• [0049]
    Methods for endcapping the polyester or poly(ether-ester) block with a diisocyanate are within the purview of those skilled in the art. The conditions under which the polymer is reacted with the diisocyanate may vary widely depending on the specific polymer being end capped, the specific diisocyanate being employed, and the desired degree of end capping to be achieved. In some embodiments, the polyester or poly(ether-ester) block may be combined with a suitable diisocyanate, in embodiments a toluene diisocyanate, and heated to a suitable temperature from about 55° C. to about 75° C., in embodiments from about 60° C. to about 70° C., in embodiments about 65° C. The amount of diisocyanate employed can range from abodt 2 to about 8 moles of diisocyanate per mole of polymer. Suitable reaction times and temperatures range from about 15 minutes to about 72 hours or more at temperatures ranging from about 0° C. to about 250° C. In some embodiments the resulting diisocyanate-functional composition may then be obtained by hot extraction with petroleum ether.
  • [0050]
    Once endcapped with isocyanate, the endcapped polymers may be cross-linked. Cross-linking may be performed by exposing the endcapped polymer to water in the presence of a catalyst, such as a tertiary amine catalyst.
  • [0051]
    The exact reaction conditions for achieving cross-linking will vary depending on a number of factors such as the composition of the polymer, the degree of endcapping, the specific isocyanate used to end cap and the desired degree of cross-linking. Noimally, the cross-linking reaction may be conducted at temperatures ranging from about 20° C. to about 40° C. for about five minutes to about 72 hours or more. The amount of water employed may be from about 0.05 moles to about 1 mole per mole of polymer. Other compositions could also be employed either together with or instead of water. Such compositions include diethylene glycol, polyethylene glycol and diamines, such as, for example, diethylamino propanediol. Suitable catalysts for use in the cross-linking reaction include 1,4diazobicyclo [2.2.2] octane, triethylamine, and diethylaminoethanol.
  • [0052]
    The amount of catalyst employed can range from about 0.5 grams to about 50 grams per kilogram of polymer being cross-linked.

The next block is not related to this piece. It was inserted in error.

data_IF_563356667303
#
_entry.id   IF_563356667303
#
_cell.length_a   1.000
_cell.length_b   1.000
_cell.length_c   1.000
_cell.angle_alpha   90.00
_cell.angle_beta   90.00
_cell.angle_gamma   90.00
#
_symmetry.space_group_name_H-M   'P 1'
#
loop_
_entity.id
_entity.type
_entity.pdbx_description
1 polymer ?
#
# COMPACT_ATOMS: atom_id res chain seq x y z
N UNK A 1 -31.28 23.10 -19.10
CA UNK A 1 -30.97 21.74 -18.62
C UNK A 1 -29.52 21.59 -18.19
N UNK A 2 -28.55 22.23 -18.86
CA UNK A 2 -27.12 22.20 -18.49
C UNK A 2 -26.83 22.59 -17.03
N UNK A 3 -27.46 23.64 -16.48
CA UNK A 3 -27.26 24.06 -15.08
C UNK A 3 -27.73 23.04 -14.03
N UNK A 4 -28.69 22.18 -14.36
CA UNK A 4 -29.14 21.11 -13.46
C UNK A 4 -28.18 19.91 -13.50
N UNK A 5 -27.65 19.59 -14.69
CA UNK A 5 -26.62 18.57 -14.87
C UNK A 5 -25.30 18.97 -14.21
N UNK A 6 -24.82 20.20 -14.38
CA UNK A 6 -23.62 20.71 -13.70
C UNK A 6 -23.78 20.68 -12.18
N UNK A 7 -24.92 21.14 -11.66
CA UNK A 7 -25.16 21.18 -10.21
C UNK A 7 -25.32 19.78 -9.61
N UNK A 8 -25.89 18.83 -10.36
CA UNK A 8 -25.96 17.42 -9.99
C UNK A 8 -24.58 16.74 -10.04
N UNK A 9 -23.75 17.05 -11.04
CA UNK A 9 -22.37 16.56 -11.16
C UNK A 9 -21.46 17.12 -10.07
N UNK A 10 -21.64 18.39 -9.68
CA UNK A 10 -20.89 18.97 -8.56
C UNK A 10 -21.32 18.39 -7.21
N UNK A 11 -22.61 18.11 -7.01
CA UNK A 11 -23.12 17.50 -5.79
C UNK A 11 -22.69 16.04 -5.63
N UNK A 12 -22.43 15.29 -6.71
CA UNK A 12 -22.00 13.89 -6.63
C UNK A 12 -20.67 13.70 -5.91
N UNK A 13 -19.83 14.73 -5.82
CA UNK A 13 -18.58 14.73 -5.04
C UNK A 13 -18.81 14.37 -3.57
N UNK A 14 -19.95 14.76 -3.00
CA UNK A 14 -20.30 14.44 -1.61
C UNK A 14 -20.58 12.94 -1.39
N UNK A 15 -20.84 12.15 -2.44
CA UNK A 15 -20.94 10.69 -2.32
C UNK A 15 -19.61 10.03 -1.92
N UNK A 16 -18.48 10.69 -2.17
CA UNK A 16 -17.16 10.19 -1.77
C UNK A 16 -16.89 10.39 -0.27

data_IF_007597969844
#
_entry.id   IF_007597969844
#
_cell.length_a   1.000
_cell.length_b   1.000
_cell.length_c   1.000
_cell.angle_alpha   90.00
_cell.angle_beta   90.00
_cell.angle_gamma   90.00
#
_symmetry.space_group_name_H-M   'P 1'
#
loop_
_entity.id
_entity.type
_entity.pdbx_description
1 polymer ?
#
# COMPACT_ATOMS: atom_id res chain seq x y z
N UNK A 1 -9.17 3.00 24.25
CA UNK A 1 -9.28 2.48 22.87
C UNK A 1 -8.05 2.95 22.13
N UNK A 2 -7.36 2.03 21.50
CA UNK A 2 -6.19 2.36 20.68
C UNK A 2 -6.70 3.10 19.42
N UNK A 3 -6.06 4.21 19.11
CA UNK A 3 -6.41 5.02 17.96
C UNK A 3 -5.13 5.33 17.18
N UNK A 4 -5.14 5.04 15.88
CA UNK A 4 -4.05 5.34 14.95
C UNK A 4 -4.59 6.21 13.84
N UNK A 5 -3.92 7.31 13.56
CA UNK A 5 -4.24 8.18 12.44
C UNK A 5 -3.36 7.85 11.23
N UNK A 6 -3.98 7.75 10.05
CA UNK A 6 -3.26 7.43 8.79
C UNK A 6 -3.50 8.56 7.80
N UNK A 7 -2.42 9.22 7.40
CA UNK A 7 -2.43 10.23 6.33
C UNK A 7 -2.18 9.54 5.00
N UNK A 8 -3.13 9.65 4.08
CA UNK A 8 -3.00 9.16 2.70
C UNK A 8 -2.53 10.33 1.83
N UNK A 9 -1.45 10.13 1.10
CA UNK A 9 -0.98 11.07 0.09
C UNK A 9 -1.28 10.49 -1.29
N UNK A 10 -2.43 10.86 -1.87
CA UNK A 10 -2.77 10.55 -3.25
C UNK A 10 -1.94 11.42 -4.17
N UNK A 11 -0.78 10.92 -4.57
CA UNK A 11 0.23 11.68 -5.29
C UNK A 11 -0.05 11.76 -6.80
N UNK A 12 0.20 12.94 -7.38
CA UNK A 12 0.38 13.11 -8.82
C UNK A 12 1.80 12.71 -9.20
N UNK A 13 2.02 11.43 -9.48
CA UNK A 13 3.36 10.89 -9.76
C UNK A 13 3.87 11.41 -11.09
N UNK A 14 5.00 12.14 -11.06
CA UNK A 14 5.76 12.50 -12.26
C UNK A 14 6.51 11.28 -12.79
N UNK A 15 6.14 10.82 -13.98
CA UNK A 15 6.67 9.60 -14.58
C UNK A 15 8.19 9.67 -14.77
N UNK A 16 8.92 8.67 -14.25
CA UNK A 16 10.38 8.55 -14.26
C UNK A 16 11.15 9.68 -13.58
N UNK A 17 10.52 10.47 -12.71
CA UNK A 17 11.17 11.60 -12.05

• [0053]
    When the composition is intended for implantation it is possible to effectuate cross-linking in situ using the water naturally present in a mammalian body or with added water.
  • [0054]
    The isocyanate endcapped polymers can also be cross-linked by the application of heat alone, or by exposing the polymer to diamine vapor. These cross-linking techniques are particularly useful when the polymers are to be used as an adhesive or sealant.
  • [0055]
    In an alternative embodiment, the isocyanate endcapped polymers described herein may be admixed with a filler prior to cross-linking. Any known filler may be used, including hydroxyapatite, tricalcium phosphate, bioglass or other bioceramics. Normally, from about 10 grams to about 400 grams of filler may be mixed with about 100 grams of polymer. Cross-linking of the polymer/filler mixture can be carried out using any of the above-described methods. The filled, cross-linked polymers may be useful, for example, as a molding composition. As another example, the filled endcapped polymer (with or without crosslinking) can be packed into a bone fusion implant (e.g., fusion cage, plug, hip joint prosthesis, etc.) as a bone-growth-inducing substance. The use of such packed implants is disclosed, for example, in U.S. Pat. No. 5,026,373 the entire disclosure of which is incorporated herein by this reference. The filled polymers are stable for several months when kept dry. These dry mixtures will cross-link upon exposure to water without dispersing in water.